Liberty Local Schools has declining enrollment. Mathews Local Schools has aging buildings. And Brookfield Local Schools is working under a fiscal emergency.
Is there a way the schools can work together to improve them all?
That’s the question officials from each school are seeking to answer in talks about sharing services.
Mathews Superintendent Lew Lowery initiated the discussions over the summer after his district failed for the fifth time to get voter support for new school buildings, said Brookfield school Superintendent Velina Jo Taylor. His board asked him to contact abutting districts to talk consolidation, she said. Only Brookfield and Liberty responded positively, she said.
Lowery went to Brookfield and Liberty to explain the consolidation process.
“It’s very involved,” Taylor said. “Years in the making. A number of ballot issues.”
Because of the complexity of consolidation, Liberty Superintendent Joseph Nohra suggested widening the talks to include opportunities for sharing services, she said.
Through Liberty’s membership in the Youngstown/Warren Regional Chamber, the superintendents were made aware by the chamber’s Guy Coviello of a state grant program in which the state auditor general’s office would audit the schools to look for opportunities for sharing services, she said.
The schools are working with the auditor’s office in preparing a grant application.
The talks should be far-reaching, looking at such things as administration, transportation and academic offerings.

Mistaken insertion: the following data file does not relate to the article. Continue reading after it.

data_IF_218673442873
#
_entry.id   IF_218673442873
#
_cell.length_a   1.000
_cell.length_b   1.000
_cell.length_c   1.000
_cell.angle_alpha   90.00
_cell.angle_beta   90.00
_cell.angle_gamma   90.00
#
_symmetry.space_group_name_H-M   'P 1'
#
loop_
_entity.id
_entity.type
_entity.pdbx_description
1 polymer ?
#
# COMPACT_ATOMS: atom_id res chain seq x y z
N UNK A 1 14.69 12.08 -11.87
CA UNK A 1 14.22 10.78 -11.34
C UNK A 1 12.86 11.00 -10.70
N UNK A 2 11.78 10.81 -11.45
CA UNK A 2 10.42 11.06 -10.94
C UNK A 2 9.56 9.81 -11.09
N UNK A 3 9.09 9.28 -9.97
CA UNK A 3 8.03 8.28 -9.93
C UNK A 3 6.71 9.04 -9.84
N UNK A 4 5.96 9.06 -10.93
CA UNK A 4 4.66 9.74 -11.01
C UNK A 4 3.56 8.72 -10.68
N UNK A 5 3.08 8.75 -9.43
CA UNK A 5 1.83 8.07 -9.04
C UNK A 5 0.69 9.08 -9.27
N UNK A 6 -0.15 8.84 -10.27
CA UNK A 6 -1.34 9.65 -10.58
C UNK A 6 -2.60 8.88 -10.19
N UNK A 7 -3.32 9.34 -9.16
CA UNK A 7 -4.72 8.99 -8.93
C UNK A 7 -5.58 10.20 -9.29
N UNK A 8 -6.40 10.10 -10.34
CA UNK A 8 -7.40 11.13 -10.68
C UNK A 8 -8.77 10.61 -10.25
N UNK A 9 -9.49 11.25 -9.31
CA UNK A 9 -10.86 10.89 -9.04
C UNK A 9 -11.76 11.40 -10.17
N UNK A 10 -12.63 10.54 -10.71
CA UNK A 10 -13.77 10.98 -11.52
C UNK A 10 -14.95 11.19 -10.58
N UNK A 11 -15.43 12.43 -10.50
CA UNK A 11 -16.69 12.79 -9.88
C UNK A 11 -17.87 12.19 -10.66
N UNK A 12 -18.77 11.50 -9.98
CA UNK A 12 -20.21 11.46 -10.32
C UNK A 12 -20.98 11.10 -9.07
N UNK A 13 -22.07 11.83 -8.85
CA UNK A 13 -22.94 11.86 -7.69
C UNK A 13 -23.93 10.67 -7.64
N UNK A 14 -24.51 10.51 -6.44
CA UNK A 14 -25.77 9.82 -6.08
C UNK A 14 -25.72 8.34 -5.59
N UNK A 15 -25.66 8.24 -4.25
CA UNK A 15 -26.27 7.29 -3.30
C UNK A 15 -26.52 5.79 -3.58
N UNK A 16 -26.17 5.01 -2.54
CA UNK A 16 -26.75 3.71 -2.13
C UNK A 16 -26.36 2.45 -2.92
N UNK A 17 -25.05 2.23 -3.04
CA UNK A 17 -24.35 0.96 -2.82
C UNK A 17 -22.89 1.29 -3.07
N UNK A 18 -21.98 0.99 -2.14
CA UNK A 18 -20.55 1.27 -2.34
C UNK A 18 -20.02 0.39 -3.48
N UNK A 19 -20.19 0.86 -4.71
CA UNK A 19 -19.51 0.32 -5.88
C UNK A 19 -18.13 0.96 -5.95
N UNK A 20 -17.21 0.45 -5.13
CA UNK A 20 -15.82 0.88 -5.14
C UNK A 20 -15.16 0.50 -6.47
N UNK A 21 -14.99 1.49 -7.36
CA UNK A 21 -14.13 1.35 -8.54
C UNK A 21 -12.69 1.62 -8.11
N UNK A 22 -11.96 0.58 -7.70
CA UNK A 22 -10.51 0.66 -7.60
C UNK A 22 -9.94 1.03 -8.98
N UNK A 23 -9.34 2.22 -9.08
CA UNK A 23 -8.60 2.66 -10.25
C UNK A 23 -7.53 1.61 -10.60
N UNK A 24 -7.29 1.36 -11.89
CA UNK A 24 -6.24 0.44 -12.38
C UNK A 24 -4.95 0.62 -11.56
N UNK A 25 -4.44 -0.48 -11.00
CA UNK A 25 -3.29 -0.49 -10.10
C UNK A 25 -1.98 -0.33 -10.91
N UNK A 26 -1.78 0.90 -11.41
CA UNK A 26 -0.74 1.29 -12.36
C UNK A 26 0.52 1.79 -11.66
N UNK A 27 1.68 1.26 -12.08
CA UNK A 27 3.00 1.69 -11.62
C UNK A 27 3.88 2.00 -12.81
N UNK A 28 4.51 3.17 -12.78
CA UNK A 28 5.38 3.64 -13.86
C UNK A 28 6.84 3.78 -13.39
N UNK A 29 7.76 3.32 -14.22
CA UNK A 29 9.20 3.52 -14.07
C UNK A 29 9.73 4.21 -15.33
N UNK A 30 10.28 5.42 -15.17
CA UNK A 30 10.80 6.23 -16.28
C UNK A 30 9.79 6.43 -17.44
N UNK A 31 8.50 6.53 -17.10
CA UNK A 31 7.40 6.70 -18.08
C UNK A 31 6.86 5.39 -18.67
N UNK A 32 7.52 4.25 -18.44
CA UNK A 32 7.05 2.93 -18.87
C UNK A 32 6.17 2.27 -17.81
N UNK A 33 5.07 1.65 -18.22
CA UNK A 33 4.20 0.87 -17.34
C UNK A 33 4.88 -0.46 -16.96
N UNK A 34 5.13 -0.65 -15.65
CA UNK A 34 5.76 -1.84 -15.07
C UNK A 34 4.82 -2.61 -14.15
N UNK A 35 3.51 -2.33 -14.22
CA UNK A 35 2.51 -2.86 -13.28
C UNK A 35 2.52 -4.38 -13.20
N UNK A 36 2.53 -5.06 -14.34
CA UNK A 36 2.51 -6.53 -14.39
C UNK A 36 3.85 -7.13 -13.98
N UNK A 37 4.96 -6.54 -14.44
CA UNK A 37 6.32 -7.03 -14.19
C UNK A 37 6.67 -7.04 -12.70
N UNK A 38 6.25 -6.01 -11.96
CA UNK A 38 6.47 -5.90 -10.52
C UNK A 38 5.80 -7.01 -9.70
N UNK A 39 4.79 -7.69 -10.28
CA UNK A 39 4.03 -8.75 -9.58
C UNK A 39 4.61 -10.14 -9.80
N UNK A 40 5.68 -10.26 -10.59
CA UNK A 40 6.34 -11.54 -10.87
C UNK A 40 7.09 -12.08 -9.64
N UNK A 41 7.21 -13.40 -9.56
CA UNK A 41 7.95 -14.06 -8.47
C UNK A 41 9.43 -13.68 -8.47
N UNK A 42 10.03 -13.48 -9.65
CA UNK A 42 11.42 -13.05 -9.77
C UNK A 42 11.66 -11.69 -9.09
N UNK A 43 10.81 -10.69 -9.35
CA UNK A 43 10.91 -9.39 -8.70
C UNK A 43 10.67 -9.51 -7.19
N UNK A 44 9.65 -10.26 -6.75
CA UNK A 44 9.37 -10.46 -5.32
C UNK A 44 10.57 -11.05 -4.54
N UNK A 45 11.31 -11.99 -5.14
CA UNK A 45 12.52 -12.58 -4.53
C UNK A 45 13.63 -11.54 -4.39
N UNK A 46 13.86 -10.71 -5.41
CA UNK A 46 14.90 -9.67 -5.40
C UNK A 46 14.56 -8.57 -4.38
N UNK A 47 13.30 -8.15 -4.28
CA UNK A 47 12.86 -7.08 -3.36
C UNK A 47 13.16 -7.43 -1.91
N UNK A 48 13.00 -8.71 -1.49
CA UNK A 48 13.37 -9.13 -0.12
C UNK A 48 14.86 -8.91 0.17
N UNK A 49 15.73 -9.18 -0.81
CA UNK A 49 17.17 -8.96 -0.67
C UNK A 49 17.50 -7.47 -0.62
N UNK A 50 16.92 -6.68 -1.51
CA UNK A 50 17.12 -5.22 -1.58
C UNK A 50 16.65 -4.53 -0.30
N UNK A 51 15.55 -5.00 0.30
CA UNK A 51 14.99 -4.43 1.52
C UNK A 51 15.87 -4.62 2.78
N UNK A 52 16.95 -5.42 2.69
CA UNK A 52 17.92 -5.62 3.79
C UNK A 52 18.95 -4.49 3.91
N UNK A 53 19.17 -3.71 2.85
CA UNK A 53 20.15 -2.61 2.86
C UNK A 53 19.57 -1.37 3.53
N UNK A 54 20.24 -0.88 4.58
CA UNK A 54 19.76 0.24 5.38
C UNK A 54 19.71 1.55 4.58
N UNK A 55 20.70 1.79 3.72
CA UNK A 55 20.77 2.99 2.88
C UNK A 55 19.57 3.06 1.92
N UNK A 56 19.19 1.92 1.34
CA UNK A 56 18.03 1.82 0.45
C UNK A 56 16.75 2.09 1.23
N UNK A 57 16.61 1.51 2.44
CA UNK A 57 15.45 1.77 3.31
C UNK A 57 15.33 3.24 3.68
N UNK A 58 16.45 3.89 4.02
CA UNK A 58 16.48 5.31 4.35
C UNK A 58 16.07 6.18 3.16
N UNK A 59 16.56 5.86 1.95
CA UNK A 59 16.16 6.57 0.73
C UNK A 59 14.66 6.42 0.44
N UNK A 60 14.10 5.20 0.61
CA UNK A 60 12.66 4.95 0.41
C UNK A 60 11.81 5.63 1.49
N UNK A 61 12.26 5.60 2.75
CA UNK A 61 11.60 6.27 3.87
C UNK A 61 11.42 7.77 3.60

“There are some that are, in my opinion, dreams, and there are some that are pretty realistic in what we can do,” Taylor said.
To a certain extent, the schools have looked to help each other in the past, she said. When Brookfield found itself short a bus driver this year, it made an agreement to take Trumbull Career and Technical Center students to Mathews, who would then transport them to TCTC, she said. That freed up the Brookfield driver to come back to Brookfield and handle a regular morning bus route.
There could be opportunities to expand the education offerings to students through these talks, Taylor said. With Brookfield only offering Spanish as a foreign language, there may be a way to hire a full-time teacher of another language and have that teacher spend the morning in one district and the afternoon in another, she said.
“It could afford us some things that we don’t have the ability to offer our kids right now,” she said.
Taylor said she wants to explore sharing a school psychologist, which would allow Brookfield to stop outsourcing that service to the Trumbull County Educational Service Center.
Brookfield officials would need to see study recommendations by spring in order to implement any of them next year, but the talks are worth pursuing even if it takes longer to conduct the study, Taylor said.